But prolonged inversion could make a recession more likely
Even if we are right, we have to be wary that an inverted yield curve driven by recession fears can potentially be self-fulfilling. Banks typically borrow short term and lend longer term so when the yield curve is inverted the interest rate received on assets could be lower than what they pay on their liabilities.
So far there is little evidence that the flattening and subsequent inversion of the yield curve is feeding through into reduced credit availability
This will hit profitability and could decrease risk tolerance, which implies tighter lending standards. Indeed, when asking banks about this for the Federal Reserve’s Senior Loan Officers report, the write up concluded an inverted yield curve would be interpreted as ‘signalling a less favourable or more uncertain economic outlook and likely to be followed by a deterioration in the quality of existing loan portfolio.’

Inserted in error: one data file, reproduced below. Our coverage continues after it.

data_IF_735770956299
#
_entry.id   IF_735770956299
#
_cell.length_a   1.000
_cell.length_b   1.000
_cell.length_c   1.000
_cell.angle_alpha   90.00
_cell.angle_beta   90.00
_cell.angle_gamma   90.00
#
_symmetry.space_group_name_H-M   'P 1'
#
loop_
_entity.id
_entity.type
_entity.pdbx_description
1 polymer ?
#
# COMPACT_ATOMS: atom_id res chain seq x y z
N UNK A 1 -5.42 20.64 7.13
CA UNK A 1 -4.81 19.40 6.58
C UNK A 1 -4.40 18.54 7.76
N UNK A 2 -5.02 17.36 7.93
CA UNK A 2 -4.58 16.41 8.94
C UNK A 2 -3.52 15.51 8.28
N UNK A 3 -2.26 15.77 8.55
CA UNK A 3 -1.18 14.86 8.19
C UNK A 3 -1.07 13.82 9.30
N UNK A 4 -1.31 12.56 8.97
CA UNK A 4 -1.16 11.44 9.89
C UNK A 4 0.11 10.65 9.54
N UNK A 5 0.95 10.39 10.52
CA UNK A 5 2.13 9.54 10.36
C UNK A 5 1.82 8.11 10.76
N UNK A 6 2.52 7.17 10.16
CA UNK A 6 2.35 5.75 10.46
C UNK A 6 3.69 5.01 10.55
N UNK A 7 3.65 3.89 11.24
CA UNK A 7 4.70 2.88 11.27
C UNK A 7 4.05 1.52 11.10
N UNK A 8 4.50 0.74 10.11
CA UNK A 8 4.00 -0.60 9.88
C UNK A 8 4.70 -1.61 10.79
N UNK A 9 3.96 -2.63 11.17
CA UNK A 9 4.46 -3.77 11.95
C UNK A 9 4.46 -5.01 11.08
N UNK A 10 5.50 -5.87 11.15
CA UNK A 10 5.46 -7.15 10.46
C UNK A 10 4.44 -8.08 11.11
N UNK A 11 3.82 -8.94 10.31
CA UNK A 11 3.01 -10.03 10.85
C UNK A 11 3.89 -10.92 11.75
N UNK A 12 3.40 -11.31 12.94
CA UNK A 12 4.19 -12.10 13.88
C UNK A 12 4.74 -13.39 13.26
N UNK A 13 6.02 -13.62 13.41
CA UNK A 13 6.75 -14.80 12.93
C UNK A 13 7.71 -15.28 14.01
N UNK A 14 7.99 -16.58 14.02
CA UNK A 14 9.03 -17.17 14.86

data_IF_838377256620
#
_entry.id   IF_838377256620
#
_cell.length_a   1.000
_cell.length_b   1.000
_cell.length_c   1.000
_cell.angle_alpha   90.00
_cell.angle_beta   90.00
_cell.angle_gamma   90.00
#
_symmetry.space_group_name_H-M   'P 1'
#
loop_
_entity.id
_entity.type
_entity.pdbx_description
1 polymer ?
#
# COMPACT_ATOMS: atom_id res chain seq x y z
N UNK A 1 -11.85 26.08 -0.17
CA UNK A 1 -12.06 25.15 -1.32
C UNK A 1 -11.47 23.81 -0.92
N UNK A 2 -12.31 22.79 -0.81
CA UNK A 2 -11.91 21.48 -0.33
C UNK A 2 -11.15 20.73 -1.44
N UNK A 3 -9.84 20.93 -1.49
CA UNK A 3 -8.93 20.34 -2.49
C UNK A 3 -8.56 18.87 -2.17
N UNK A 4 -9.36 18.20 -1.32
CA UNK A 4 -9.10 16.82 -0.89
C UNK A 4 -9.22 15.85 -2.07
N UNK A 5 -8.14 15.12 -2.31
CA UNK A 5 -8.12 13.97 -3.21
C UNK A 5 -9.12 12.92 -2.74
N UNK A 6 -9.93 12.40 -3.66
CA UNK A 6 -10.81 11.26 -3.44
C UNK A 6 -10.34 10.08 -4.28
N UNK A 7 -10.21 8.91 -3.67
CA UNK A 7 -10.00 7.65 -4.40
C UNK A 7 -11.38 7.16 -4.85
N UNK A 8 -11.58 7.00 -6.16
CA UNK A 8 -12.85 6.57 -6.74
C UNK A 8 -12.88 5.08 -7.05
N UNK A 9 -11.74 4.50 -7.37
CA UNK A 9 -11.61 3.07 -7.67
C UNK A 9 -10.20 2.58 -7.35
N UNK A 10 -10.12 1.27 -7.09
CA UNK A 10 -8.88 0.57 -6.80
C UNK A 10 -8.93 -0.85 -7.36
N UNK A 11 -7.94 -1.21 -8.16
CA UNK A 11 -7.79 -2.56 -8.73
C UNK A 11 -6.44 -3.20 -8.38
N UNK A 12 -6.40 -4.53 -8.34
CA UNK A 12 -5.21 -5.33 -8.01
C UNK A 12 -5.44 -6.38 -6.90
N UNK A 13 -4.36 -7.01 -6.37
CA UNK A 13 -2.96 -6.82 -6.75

So far there is little evidence that the flattening and subsequent inversion of the yield curve is feeding through into reduced credit availability (certainly not if you look at today’s mortgage lending numbers), but that could change if the inversion persists. A scenario of much tighter credit conditions would clearly add to the headwinds facing the US economy and heighten the chances of a downturn. It’s difficult to see the Fed not bowing to the markets’ will and cutting rates more aggressively in such an environment.
In this regard, the Federal Reserve’s Jackson Hole symposium 22 -24 August will be the next thing to focus on.